February was a mostly calm month with the only signs of poaching detected being a few old campfires spotted during helicopter patrols; follow-ups on the ground did not turn-up any fresh activity.
This positive lack of poaching activity is mostly attributed to the extended rainy season, which continued into the first week of February, having started in October.
The Park and surrounding reserves and ranches have been covered in thick vegetation and with abundant water wildlife has spread out over a much larger area than is normal for this time of year. With the addition of this overgrowth of vegetation access throughout the Park has been extremely difficult, which means that very few would-be poachers are making any attempts to poach. One negative of all the rain has been a slight increase in livestock incursions, particularly in areas that are now inaccessible by vehicle and therefore out of reach of KWS rangers. There were a handful of incursions noted in the northern sector of Tsavo East and a more substantial invasion in Tsavo West, where KWS rangers continue to struggle to keep up with sightings of livestock and livestock bomas by our aircraft.
On an encouraging note, the new elephant exclusion fence is nearly complete which has been constructed around KARI Ranch and should have a dramatic effect on reducing human-wildlife conflict in the Kibwezi area.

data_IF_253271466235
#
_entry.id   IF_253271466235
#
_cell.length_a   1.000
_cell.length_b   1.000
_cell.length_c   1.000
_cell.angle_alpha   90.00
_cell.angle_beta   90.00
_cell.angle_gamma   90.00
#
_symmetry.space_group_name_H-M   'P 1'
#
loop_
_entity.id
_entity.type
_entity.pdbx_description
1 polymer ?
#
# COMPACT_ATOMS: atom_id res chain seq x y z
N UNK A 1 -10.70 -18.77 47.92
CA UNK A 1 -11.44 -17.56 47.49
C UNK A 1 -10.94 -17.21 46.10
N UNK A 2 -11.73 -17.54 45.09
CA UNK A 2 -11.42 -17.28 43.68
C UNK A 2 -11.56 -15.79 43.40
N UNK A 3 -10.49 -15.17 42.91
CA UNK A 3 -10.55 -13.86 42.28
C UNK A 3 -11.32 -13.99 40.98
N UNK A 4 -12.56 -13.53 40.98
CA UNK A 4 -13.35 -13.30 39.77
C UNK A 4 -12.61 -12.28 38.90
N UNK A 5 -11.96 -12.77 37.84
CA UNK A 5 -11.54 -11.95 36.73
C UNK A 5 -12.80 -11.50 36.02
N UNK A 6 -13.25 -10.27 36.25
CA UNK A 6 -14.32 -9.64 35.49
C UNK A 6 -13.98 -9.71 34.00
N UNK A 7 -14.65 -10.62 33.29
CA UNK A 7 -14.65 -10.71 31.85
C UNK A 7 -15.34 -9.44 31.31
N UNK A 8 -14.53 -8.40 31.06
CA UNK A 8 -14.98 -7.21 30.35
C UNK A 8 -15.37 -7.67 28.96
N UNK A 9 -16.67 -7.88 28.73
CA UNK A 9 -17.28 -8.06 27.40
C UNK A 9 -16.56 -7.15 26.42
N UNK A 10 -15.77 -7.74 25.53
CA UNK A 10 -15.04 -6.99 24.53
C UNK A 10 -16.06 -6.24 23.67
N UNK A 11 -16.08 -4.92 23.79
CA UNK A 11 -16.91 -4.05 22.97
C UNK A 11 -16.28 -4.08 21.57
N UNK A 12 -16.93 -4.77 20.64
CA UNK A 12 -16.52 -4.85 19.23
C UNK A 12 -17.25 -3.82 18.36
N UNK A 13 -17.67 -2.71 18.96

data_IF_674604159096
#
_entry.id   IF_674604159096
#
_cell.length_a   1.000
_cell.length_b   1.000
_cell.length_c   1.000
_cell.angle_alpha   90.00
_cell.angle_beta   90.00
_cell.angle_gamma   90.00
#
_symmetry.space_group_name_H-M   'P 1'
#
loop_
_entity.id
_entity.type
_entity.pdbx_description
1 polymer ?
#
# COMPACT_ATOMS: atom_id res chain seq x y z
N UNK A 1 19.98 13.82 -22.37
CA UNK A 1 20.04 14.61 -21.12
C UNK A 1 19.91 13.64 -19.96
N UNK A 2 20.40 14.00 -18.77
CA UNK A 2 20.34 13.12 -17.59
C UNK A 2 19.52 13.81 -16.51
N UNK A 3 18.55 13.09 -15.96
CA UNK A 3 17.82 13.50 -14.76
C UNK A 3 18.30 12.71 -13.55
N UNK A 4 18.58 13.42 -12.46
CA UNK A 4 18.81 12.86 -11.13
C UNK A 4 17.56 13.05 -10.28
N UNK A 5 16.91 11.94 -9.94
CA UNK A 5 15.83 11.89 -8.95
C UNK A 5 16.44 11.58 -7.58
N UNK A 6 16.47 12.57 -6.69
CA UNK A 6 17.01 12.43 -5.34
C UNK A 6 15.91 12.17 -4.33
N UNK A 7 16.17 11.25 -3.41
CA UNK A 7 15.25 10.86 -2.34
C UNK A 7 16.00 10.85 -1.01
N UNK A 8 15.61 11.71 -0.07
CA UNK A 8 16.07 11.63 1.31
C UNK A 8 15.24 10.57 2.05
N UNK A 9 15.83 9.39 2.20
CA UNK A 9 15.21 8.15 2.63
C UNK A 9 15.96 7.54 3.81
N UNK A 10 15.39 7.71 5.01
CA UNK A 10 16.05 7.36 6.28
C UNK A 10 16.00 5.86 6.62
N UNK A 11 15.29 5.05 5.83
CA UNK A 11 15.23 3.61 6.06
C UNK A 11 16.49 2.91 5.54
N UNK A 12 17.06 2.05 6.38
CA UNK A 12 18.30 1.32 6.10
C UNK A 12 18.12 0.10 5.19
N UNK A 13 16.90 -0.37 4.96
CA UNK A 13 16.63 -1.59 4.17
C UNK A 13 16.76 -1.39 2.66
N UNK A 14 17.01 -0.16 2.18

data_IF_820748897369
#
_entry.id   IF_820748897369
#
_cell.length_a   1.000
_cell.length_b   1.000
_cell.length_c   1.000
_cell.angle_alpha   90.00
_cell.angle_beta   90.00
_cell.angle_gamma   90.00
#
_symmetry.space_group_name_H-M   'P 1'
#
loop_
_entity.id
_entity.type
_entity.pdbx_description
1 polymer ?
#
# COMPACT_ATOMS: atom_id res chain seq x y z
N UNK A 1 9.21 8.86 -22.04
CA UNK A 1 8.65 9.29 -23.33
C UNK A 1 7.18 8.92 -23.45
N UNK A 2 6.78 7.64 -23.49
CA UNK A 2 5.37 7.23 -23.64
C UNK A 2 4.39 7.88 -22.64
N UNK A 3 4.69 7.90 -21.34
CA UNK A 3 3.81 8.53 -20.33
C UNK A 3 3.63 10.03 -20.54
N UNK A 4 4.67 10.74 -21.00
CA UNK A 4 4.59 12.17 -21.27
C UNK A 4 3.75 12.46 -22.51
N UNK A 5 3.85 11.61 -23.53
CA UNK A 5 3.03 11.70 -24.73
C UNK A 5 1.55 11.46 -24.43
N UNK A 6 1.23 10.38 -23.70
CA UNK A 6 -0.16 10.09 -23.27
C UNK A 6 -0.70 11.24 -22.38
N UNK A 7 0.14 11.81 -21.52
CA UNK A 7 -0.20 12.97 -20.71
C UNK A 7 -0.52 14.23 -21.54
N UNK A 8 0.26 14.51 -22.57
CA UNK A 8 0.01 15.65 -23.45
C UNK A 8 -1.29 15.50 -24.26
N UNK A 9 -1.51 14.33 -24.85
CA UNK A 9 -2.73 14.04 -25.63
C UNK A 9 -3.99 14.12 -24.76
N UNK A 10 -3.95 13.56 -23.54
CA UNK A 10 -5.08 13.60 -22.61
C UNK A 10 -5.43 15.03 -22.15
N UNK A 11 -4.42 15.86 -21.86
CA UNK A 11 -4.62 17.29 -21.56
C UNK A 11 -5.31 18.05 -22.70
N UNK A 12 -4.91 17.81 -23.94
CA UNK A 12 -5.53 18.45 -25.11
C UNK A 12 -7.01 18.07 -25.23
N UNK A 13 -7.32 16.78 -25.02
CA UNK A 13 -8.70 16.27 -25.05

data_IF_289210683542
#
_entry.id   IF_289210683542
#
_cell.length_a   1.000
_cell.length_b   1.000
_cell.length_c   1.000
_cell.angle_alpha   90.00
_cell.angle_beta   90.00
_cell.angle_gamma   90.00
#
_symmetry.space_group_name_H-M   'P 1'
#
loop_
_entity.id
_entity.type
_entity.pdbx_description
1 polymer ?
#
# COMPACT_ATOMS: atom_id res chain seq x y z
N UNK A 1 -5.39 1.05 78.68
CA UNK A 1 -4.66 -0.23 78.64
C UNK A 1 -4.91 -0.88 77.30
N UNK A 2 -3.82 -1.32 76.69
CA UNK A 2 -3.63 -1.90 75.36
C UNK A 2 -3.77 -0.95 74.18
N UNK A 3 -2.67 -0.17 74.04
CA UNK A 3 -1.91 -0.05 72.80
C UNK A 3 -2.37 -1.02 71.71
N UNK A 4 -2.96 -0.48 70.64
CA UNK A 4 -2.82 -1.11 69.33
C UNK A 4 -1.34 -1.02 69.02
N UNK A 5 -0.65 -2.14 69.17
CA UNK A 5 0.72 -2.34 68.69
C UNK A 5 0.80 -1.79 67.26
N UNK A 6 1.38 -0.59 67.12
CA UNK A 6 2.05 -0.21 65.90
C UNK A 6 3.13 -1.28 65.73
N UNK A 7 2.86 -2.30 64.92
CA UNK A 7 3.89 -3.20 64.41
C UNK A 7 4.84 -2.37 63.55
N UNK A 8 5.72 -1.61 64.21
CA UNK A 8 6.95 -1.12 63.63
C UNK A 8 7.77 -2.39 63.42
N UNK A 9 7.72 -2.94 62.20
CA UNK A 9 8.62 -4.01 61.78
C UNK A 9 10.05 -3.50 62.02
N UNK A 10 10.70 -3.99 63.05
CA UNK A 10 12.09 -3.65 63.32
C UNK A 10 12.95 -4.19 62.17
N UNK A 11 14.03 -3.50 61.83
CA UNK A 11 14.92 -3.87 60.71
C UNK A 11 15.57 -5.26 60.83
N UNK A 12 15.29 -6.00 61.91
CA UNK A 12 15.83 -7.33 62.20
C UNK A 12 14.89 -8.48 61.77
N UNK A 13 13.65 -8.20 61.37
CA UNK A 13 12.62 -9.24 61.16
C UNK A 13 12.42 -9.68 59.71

More exciting news is also the return of elephants to South Kitui National Reserve after having been absent for nearly a whole decade. There have been signs of small numbers of bulls moving up during the rainy season, but this February, elephants were seen in large numbers on multiple occasions with over 130 being sighted in a single patrol, and many with babies!
Veterinary cases assisted by the Aerial Unit during the month totalled 3, including a young elephant with a snare around its leg in the Mwaluganje Elephant Sanctuary near the coast, another elephant with a snare around its neck near Sala Gate and the third case including an elephant that had been found collapsed in mud on KARI ranch.
The highlight of February was a sighting of a hippo that had somehow found its way onto the top of the Yatta Plateau and is residing in a large waterhole there.